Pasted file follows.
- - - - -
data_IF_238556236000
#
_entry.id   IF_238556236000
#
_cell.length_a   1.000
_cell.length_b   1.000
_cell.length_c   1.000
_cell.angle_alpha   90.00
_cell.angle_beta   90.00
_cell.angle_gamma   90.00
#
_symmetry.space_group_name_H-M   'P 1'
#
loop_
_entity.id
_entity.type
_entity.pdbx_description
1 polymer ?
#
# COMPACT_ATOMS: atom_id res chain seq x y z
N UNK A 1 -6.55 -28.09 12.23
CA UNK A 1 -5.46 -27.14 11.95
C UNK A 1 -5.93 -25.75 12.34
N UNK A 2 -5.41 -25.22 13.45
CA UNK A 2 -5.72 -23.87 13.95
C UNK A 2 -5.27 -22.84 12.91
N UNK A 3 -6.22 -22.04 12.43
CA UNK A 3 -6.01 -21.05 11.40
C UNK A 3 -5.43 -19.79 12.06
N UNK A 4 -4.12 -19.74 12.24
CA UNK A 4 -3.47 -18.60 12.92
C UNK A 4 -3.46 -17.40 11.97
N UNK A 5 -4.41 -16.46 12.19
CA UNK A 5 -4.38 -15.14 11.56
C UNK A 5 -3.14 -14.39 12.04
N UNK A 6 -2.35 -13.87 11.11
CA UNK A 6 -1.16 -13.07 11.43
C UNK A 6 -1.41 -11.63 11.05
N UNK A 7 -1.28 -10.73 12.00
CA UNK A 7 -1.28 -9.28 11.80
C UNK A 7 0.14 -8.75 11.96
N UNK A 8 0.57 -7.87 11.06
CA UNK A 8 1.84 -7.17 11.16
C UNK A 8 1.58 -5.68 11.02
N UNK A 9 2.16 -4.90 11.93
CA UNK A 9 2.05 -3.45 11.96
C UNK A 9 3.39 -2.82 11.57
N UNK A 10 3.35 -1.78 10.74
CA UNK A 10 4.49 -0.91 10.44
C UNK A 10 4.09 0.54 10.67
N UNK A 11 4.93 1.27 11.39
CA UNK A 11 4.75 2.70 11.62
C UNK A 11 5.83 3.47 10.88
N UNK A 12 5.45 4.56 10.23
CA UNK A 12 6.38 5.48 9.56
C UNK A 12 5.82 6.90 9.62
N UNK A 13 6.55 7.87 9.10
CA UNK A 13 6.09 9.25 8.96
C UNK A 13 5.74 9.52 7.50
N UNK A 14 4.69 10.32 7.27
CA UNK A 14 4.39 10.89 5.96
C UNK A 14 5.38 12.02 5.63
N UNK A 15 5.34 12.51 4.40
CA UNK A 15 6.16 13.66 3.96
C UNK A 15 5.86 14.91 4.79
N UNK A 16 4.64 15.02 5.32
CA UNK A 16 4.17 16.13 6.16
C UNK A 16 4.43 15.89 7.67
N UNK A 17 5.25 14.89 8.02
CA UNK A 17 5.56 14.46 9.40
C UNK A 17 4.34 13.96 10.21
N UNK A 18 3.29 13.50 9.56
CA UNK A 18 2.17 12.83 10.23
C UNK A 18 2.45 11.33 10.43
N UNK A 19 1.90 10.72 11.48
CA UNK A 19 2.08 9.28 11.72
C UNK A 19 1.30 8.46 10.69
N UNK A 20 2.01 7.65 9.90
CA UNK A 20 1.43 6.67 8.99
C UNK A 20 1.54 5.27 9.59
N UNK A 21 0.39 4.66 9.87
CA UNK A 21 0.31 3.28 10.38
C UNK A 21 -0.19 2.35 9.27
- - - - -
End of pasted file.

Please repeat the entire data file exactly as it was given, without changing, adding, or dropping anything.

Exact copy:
data_IF_238556236000
#
_entry.id   IF_238556236000
#
_cell.length_a   1.000
_cell.length_b   1.000
_cell.length_c   1.000
_cell.angle_alpha   90.00
_cell.angle_beta   90.00
_cell.angle_gamma   90.00
#
_symmetry.space_group_name_H-M   'P 1'
#
loop_
_entity.id
_entity.type
_entity.pdbx_description
1 polymer ?
#
# COMPACT_ATOMS: atom_id res chain seq x y z
N UNK A 1 -6.55 -28.09 12.23
CA UNK A 1 -5.46 -27.14 11.95
C UNK A 1 -5.93 -25.75 12.34
N UNK A 2 -5.41 -25.22 13.45
CA UNK A 2 -5.72 -23.87 13.95
C UNK A 2 -5.27 -22.84 12.91
N UNK A 3 -6.22 -22.04 12.43
CA UNK A 3 -6.01 -21.05 11.40
C UNK A 3 -5.43 -19.79 12.06
N UNK A 4 -4.12 -19.74 12.24
CA UNK A 4 -3.47 -18.60 12.92
C UNK A 4 -3.46 -17.40 11.97
N UNK A 5 -4.41 -16.46 12.19
CA UNK A 5 -4.38 -15.14 11.56
C UNK A 5 -3.14 -14.39 12.04
N UNK A 6 -2.35 -13.87 11.11
CA UNK A 6 -1.16 -13.07 11.43
C UNK A 6 -1.41 -11.63 11.05
N UNK A 7 -1.28 -10.73 12.00
CA UNK A 7 -1.28 -9.28 11.80
C UNK A 7 0.14 -8.75 11.96
N UNK A 8 0.57 -7.87 11.06
CA UNK A 8 1.84 -7.17 11.16
C UNK A 8 1.58 -5.68 11.02
N UNK A 9 2.16 -4.90 11.93
CA UNK A 9 2.05 -3.45 11.96
C UNK A 9 3.39 -2.82 11.57
N UNK A 10 3.35 -1.78 10.74
CA UNK A 10 4.49 -0.91 10.44
C UNK A 10 4.09 0.54 10.67
N UNK A 11 4.93 1.27 11.39
CA UNK A 11 4.75 2.70 11.62
C UNK A 11 5.83 3.47 10.88
N UNK A 12 5.45 4.56 10.23
CA UNK A 12 6.38 5.48 9.56
C UNK A 12 5.82 6.90 9.62
N UNK A 13 6.55 7.87 9.10
CA UNK A 13 6.09 9.25 8.96
C UNK A 13 5.74 9.52 7.50
N UNK A 14 4.69 10.32 7.27
CA UNK A 14 4.39 10.89 5.96
C UNK A 14 5.38 12.02 5.63
N UNK A 15 5.34 12.51 4.40
CA UNK A 15 6.16 13.66 3.96
C UNK A 15 5.86 14.91 4.79
N UNK A 16 4.64 15.02 5.32
CA UNK A 16 4.17 16.13 6.16
C UNK A 16 4.43 15.89 7.67
N UNK A 17 5.25 14.89 8.02
CA UNK A 17 5.56 14.46 9.40
C UNK A 17 4.34 13.96 10.21
N UNK A 18 3.29 13.50 9.56
CA UNK A 18 2.17 12.83 10.23
C UNK A 18 2.45 11.33 10.43
N UNK A 19 1.90 10.72 11.48
CA UNK A 19 2.08 9.28 11.72
C UNK A 19 1.30 8.46 10.69
N UNK A 20 2.01 7.65 9.90
CA UNK A 20 1.43 6.67 8.99
C UNK A 20 1.54 5.27 9.59
N UNK A 21 0.39 4.66 9.87
CA UNK A 21 0.31 3.28 10.38
C UNK A 21 -0.19 2.35 9.27